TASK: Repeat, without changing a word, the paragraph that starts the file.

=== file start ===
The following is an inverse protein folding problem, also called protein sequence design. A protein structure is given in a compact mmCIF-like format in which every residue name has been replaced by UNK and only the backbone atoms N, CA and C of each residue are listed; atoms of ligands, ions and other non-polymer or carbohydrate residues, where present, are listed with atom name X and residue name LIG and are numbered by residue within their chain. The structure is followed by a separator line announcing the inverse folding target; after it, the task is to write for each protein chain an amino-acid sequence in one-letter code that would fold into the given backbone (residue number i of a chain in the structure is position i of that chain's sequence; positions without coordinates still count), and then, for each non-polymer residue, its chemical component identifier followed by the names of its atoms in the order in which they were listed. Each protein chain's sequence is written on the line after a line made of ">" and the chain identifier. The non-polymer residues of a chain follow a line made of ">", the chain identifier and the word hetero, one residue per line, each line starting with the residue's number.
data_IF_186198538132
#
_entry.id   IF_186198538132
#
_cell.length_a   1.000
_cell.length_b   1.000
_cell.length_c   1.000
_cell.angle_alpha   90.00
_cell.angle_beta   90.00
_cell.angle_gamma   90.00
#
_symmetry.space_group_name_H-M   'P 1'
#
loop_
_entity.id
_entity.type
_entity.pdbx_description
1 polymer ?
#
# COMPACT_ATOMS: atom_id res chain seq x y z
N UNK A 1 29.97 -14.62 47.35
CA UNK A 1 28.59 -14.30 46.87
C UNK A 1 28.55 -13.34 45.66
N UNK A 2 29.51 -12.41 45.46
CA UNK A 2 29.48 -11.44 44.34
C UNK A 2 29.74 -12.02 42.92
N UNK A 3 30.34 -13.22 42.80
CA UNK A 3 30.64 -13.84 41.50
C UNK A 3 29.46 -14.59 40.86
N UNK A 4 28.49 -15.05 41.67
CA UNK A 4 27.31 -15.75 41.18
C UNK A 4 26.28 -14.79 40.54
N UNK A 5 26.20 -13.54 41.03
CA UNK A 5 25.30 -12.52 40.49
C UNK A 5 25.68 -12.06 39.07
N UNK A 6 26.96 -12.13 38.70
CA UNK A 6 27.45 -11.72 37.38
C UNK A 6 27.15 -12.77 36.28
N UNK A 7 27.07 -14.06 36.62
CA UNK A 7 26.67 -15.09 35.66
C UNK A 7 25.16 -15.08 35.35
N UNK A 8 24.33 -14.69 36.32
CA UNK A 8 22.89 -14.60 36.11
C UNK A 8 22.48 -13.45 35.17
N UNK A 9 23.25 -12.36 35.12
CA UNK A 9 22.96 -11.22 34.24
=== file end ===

The following is an inverse protein folding problem, also called protein sequence design. A protein structure is given in a compact mmCIF-like format in which every residue name has been replaced by UNK and only the backbone atoms N, CA and C of each residue are listed; atoms of ligands, ions and other non-polymer or carbohydrate residues, where present, are listed with atom name X and residue name LIG and are numbered by residue within their chain. The structure is followed by a separator line announcing the inverse folding target; after it, the task is to write for each protein chain an amino-acid sequence in one-letter code that would fold into the given backbone (residue number i of a chain in the structure is position i of that chain's sequence; positions without coordinates still count), and then, for each non-polymer residue, its chemical component identifier followed by the names of its atoms in the order in which they were listed. Each protein chain's sequence is written on the line after a line made of ">" and the chain identifier. The non-polymer residues of a chain follow a line made of ">", the chain identifier and the word hetero, one residue per line, each line starting with the residue's number.